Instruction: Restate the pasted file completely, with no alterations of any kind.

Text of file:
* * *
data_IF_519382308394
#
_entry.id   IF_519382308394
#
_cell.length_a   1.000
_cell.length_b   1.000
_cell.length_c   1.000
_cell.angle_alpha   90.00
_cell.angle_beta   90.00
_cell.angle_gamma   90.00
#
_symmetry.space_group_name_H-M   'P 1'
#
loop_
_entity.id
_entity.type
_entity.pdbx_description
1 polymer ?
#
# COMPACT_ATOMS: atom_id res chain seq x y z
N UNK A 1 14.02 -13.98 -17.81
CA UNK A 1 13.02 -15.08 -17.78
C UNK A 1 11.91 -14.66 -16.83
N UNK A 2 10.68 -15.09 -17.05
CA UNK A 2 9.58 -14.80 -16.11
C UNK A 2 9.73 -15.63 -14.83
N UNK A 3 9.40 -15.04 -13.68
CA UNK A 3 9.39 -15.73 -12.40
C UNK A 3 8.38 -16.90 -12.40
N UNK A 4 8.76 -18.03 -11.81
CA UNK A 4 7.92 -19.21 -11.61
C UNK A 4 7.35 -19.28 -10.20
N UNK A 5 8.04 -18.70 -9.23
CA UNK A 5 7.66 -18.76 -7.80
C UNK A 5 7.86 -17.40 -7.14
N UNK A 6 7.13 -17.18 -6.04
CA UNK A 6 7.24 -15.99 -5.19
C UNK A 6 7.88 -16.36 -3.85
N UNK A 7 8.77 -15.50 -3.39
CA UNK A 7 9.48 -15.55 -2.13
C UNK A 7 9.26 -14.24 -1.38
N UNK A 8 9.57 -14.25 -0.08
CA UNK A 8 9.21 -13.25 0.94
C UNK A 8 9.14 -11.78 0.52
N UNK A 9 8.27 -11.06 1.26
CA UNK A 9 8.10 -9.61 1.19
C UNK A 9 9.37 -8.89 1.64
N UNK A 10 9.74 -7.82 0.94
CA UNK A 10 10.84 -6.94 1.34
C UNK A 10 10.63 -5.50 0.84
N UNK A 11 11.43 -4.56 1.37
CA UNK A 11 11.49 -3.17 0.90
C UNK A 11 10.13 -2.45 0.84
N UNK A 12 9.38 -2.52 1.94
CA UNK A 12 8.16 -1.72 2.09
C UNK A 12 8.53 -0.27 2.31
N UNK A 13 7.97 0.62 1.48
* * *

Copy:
data_IF_519382308394
#
_entry.id   IF_519382308394
#
_cell.length_a   1.000
_cell.length_b   1.000
_cell.length_c   1.000
_cell.angle_alpha   90.00
_cell.angle_beta   90.00
_cell.angle_gamma   90.00
#
_symmetry.space_group_name_H-M   'P 1'
#
loop_
_entity.id
_entity.type
_entity.pdbx_description
1 polymer ?
#
# COMPACT_ATOMS: atom_id res chain seq x y z
N UNK A 1 14.02 -13.98 -17.81
CA UNK A 1 13.02 -15.08 -17.78
C UNK A 1 11.91 -14.66 -16.83
N UNK A 2 10.68 -15.09 -17.05
CA UNK A 2 9.58 -14.80 -16.11
C UNK A 2 9.73 -15.63 -14.83
N UNK A 3 9.40 -15.04 -13.68
CA UNK A 3 9.39 -15.73 -12.40
C UNK A 3 8.38 -16.90 -12.40
N UNK A 4 8.76 -18.03 -11.81
CA UNK A 4 7.92 -19.21 -11.61
C UNK A 4 7.35 -19.28 -10.20
N UNK A 5 8.04 -18.70 -9.23
CA UNK A 5 7.66 -18.76 -7.80
C UNK A 5 7.86 -17.40 -7.14
N UNK A 6 7.13 -17.18 -6.04
CA UNK A 6 7.24 -15.99 -5.19
C UNK A 6 7.88 -16.36 -3.85
N UNK A 7 8.77 -15.50 -3.39
CA UNK A 7 9.48 -15.55 -2.13
C UNK A 7 9.26 -14.24 -1.38
N UNK A 8 9.57 -14.25 -0.08
CA UNK A 8 9.21 -13.25 0.94
C UNK A 8 9.14 -11.78 0.52
N UNK A 9 8.27 -11.06 1.26
CA UNK A 9 8.10 -9.61 1.19
C UNK A 9 9.37 -8.89 1.64
N UNK A 10 9.74 -7.82 0.94
CA UNK A 10 10.84 -6.94 1.34
C UNK A 10 10.63 -5.50 0.84
N UNK A 11 11.43 -4.56 1.37
CA UNK A 11 11.49 -3.17 0.90
C UNK A 11 10.13 -2.45 0.84
N UNK A 12 9.38 -2.52 1.94
CA UNK A 12 8.16 -1.72 2.09
C UNK A 12 8.53 -0.27 2.31
N UNK A 13 7.97 0.62 1.48